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עמוד בית
Fri, 19.07.24

Original Articles

IMAJ | volume

Journal 7, July 2003
pages: 491-495

Cystic Fibrosis in Adults: A Changing Scene


    Background: Cystic fibrosis is no longer a terminal illness of childhood and mean survival is now over 30 years. Adult patients with atypical CF[1] are increasingly being diagnosed. In Israel, all patients are still followed in pediatric centers.

    Objectives: To describe our experience with adult CF, stressing the importance of adult-related health and psychosocial issues.

    Methods: Twenty-five CF patients aged 20–50 years, constituting 44% of the 57 patients followed at our center, were analyzed for pulmonary and extrapulmonary features and management.

    Results: Nineteen were diagnosed as children and 6 as adults. Nineteen were pancreatic-insufficient and 6 were pancreatic-sufficient, including 5 diagnosed as adults. Pulmonary status was usually stable, with forced expiratory volume in 1 second 66.3 ± 21% (mean ± SD) and no difference between pancreatic-sufficient and insufficent patients. The latter had more hemoptysis, Pseudomonas infection, intestinal obstruction, liver disease and diabetes. Two patients died of malignancy and two of advanced lung disease. A majority received continuous inhaled and oral antibiotics, bronchodilators, Dnase, physiotherapy and periodic home intravenous antibiotics. Psychosocial functioning was excellent: 60% were employed, 36% were married and 40% had children (none with CF). Patients diagnosed as adults had mild multisystem disease or isolated severe lung disease.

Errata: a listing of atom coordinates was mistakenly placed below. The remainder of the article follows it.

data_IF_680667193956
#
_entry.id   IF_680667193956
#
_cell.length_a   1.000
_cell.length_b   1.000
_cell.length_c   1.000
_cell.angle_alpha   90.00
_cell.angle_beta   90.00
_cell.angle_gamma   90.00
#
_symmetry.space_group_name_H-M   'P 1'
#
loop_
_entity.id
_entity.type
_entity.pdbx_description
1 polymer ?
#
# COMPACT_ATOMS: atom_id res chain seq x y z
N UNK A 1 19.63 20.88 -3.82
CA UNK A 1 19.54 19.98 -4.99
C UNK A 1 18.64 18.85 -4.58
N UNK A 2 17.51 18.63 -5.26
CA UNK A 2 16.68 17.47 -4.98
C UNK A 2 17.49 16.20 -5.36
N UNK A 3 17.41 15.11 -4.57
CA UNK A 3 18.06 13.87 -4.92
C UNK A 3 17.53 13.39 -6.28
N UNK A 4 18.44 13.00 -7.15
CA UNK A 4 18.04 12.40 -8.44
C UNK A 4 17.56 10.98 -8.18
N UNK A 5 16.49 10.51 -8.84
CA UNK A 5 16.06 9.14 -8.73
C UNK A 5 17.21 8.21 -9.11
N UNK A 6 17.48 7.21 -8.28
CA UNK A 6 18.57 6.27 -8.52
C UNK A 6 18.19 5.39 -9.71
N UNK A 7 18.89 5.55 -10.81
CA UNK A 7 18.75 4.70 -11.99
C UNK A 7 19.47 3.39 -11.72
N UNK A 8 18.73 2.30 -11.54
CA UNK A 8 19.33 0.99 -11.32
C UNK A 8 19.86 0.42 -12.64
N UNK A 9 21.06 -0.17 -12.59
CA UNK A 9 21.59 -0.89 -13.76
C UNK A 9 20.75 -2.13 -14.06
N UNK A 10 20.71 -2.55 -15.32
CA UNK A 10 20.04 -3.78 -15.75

Conclusions: CF adults generally have a good quality of life. Advances in understanding the CF defect and a plethora of new treatment modalities bode well for the future. Patients must be maintained in optimal condition to reap the benefits, and there is an urgent necessity for adult physicians to develop expertise in CF.

    [1] CF = cystic fibrosis

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